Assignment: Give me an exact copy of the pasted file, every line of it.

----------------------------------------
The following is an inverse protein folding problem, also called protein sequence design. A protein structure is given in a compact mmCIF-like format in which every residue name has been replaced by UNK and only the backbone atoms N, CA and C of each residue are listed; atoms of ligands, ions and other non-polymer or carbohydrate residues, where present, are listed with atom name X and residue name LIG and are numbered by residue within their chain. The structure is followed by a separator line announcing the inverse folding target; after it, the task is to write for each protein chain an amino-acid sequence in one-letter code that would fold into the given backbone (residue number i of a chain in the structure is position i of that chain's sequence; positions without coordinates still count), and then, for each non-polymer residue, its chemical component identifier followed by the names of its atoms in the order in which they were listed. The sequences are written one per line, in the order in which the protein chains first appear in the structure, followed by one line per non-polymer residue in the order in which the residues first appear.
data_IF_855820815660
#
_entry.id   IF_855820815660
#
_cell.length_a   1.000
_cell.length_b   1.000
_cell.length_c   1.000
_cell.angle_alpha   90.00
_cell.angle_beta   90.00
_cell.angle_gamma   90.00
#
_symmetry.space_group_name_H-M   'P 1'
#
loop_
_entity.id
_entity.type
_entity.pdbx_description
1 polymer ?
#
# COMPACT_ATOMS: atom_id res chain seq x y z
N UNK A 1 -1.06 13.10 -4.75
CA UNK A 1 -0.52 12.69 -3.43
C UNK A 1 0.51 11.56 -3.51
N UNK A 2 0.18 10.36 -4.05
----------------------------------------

The following is an inverse protein folding problem, also called protein sequence design. A protein structure is given in a compact mmCIF-like format in which every residue name has been replaced by UNK and only the backbone atoms N, CA and C of each residue are listed; atoms of ligands, ions and other non-polymer or carbohydrate residues, where present, are listed with atom name X and residue name LIG and are numbered by residue within their chain. The structure is followed by a separator line announcing the inverse folding target; after it, the task is to write for each protein chain an amino-acid sequence in one-letter code that would fold into the given backbone (residue number i of a chain in the structure is position i of that chain's sequence; positions without coordinates still count), and then, for each non-polymer residue, its chemical component identifier followed by the names of its atoms in the order in which they were listed. The sequences are written one per line, in the order in which the protein chains first appear in the structure, followed by one line per non-polymer residue in the order in which the residues first appear.
data_IF_855820815660
#
_entry.id   IF_855820815660
#
_cell.length_a   1.000
_cell.length_b   1.000
_cell.length_c   1.000
_cell.angle_alpha   90.00
_cell.angle_beta   90.00
_cell.angle_gamma   90.00
#
_symmetry.space_group_name_H-M   'P 1'
#
loop_
_entity.id
_entity.type
_entity.pdbx_description
1 polymer ?
#
# COMPACT_ATOMS: atom_id res chain seq x y z
N UNK A 1 -1.06 13.10 -4.75
CA UNK A 1 -0.52 12.69 -3.43
C UNK A 1 0.51 11.56 -3.51
N UNK A 2 0.18 10.36 -4.05